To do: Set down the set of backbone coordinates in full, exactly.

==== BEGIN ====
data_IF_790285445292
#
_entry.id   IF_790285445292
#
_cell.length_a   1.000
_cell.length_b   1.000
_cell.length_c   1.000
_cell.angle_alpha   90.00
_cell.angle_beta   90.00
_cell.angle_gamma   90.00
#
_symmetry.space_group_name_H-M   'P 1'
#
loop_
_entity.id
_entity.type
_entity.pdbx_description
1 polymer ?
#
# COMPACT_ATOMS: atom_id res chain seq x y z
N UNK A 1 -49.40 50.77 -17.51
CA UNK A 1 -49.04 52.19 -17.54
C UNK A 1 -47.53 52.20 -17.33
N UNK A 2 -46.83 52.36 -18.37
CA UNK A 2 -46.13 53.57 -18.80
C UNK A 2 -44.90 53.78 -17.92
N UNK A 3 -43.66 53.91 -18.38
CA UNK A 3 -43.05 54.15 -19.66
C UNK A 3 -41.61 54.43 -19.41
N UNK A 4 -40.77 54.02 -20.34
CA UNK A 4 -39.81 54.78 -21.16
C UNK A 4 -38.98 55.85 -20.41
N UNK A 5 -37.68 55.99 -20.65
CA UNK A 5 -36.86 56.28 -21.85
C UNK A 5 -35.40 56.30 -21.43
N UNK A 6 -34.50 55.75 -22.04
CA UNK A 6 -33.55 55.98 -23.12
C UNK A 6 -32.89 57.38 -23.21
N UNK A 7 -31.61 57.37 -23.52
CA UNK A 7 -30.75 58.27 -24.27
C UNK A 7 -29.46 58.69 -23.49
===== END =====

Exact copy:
data_IF_790285445292
#
_entry.id   IF_790285445292
#
_cell.length_a   1.000
_cell.length_b   1.000
_cell.length_c   1.000
_cell.angle_alpha   90.00
_cell.angle_beta   90.00
_cell.angle_gamma   90.00
#
_symmetry.space_group_name_H-M   'P 1'
#
loop_
_entity.id
_entity.type
_entity.pdbx_description
1 polymer ?
#
# COMPACT_ATOMS: atom_id res chain seq x y z
N UNK A 1 -49.40 50.77 -17.51
CA UNK A 1 -49.04 52.19 -17.54
C UNK A 1 -47.53 52.20 -17.33
N UNK A 2 -46.83 52.36 -18.37
CA UNK A 2 -46.13 53.57 -18.80
C UNK A 2 -44.90 53.78 -17.92
N UNK A 3 -43.66 53.91 -18.38
CA UNK A 3 -43.05 54.15 -19.66
C UNK A 3 -41.61 54.43 -19.41
N UNK A 4 -40.77 54.02 -20.34
CA UNK A 4 -39.81 54.78 -21.16
C UNK A 4 -38.98 55.85 -20.41
N UNK A 5 -37.68 55.99 -20.65
CA UNK A 5 -36.86 56.28 -21.85
C UNK A 5 -35.40 56.30 -21.43
N UNK A 6 -34.50 55.75 -22.04
CA UNK A 6 -33.55 55.98 -23.12
C UNK A 6 -32.89 57.38 -23.21
N UNK A 7 -31.61 57.37 -23.52
CA UNK A 7 -30.75 58.27 -24.27
C UNK A 7 -29.46 58.69 -23.49